Righting A Wrong, Greyhounds, And Talking To A Hero, Inside Appalachia


This week, on Inside Appalachia, we visit a cemetery in Bluefield, Virginia, and learn how racial segregation followed some people to the grave. Also, we continue our series on greyhound racing. Most states have closed down their race tracks. So, what’s the future of the sport in West Virginia?

And we’ll revisit a conversation with America’s last World War II Medal of Honor recipient — Hershel “Woody” Williams, who died recently at the age of 98.

A Conversation With An American Hero


e-wv, The West Virginia Encyclopedia

Last year, for Veterans Day, Us & Them host Trey Kay talked with Williams about his time in the military. Memorial services were held for Williams over the July 4th weekend, with public visitation held at the Capitol Rotunda in Charleston.

You can hear the entire Us & Them podcast episode. It’s called “Last Man Honored.” Find it here, or through your favorite podcast app.

Reactions In Appalachia About Roe v. Wade

The U.S. Supreme Court’s decision to overturn Roe v. Wade sent shockwaves across the country — including here in Appalachia. WEKU reporter Stan Ingold brought us reactions from Kentucky.

Trouble With Plastic

Shell is expected to begin operations this summer at its ethane cracker plant on the Ohio River. The plant will use natural gas to make tiny plastic pellets — which can wind up in waterways. For StateImpact Pennsylvania, the Allegheny Front’s Julie Grant took a boat ride with people surveying the river for plastic.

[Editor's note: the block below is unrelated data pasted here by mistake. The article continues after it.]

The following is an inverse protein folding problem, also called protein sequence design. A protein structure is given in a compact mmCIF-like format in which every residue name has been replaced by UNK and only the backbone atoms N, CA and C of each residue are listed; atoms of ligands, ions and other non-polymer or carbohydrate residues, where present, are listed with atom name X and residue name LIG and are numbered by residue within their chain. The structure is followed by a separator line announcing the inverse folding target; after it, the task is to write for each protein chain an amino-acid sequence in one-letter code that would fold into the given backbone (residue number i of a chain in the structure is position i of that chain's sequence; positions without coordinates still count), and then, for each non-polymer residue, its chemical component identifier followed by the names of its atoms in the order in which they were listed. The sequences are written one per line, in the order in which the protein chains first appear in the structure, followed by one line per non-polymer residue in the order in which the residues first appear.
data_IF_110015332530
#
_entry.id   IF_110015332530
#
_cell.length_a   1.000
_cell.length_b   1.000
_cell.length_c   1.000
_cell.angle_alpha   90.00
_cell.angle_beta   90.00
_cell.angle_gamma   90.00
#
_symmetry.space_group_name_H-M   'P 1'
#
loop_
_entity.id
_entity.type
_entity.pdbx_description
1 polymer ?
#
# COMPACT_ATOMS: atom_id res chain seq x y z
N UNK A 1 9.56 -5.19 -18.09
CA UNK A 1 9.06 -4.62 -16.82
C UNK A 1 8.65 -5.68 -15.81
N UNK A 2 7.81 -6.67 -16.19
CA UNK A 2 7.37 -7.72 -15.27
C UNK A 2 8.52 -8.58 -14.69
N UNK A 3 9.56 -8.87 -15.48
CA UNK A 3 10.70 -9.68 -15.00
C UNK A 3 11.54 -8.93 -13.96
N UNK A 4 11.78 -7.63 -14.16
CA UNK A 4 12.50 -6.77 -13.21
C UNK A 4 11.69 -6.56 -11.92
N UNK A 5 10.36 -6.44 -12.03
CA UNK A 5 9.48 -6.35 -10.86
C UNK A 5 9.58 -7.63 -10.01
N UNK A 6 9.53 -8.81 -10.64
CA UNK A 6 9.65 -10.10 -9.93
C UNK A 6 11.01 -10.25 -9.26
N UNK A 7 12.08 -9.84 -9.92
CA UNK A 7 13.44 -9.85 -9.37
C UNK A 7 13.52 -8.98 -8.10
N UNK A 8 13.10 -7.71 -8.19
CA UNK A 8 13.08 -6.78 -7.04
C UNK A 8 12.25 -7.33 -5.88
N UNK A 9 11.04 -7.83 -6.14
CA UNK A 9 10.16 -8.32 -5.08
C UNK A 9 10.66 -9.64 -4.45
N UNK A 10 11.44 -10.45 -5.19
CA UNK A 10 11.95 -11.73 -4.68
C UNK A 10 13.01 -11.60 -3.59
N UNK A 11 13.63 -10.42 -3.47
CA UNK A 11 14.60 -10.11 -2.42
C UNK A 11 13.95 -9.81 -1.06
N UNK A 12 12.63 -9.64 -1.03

Water Woes Everywhere

Kitchen Sink_McDowell.jpg

Jessica Lilly
Kitchen sink in Keystone, W.Va.

According to the U.S. Census, more than a million and a half people in the U.S. live without running water or flush toilets. But a recent study found the number was a lot higher. Jessica Lilly recently spoke with George McGraw, CEO of Dig Deep — a water advocacy organization that took a closer look at the numbers.

Covering More Ground About Greyhound Racing

By the end of the year, West Virginia will be the only state that still has a greyhound racetrack. One of the biggest questions driving the national push to end greyhound racing — can the sport be run in a humane way? Or is it inhumane by its very definition? Reporter Chris Schulz took us to a veterinarian’s office and a breeder’s farm.

Healing Through The Hills

Herbal remedies have been experiencing a nationwide renaissance for several years now. But here in Appalachia, those remedies have been a path to wellness and independence for centuries. From Tennessee, Folkways reporter Heather Duncan has more.

This story originally aired last summer, as part of our Folkways Reporting Project. The project documents arts and culture across the region. You can hear all of our Folkways stories here.

Righting A Wrong

America has a history of segregating Black and white people — in restaurants, schools, buses … even in death. For decades, graves of the Black residents who helped build the community were neglected in the town’s segregated cemetery. And it may have stayed that way if it hadn’t been for the efforts of one persistent woman, whose family was buried there. Folkways reporter Connie Bailey Kitts brought us this story.


Our theme music is by Matt Jackfert. Other music this week was provided by Little Sparrow, Amethyst Kiah, and Michael Howard.

Bill Lynch is our producer. Alex Runyon is our associate producer. Our executive producer is Eric Douglas. Kelley Libby is our editor. Our audio mixer is Patrick Stephens. Zander Aloi also helped produce this episode. You can find us on Twitter @InAppalachia.

Inside Appalachia is a production of West Virginia Public Broadcasting.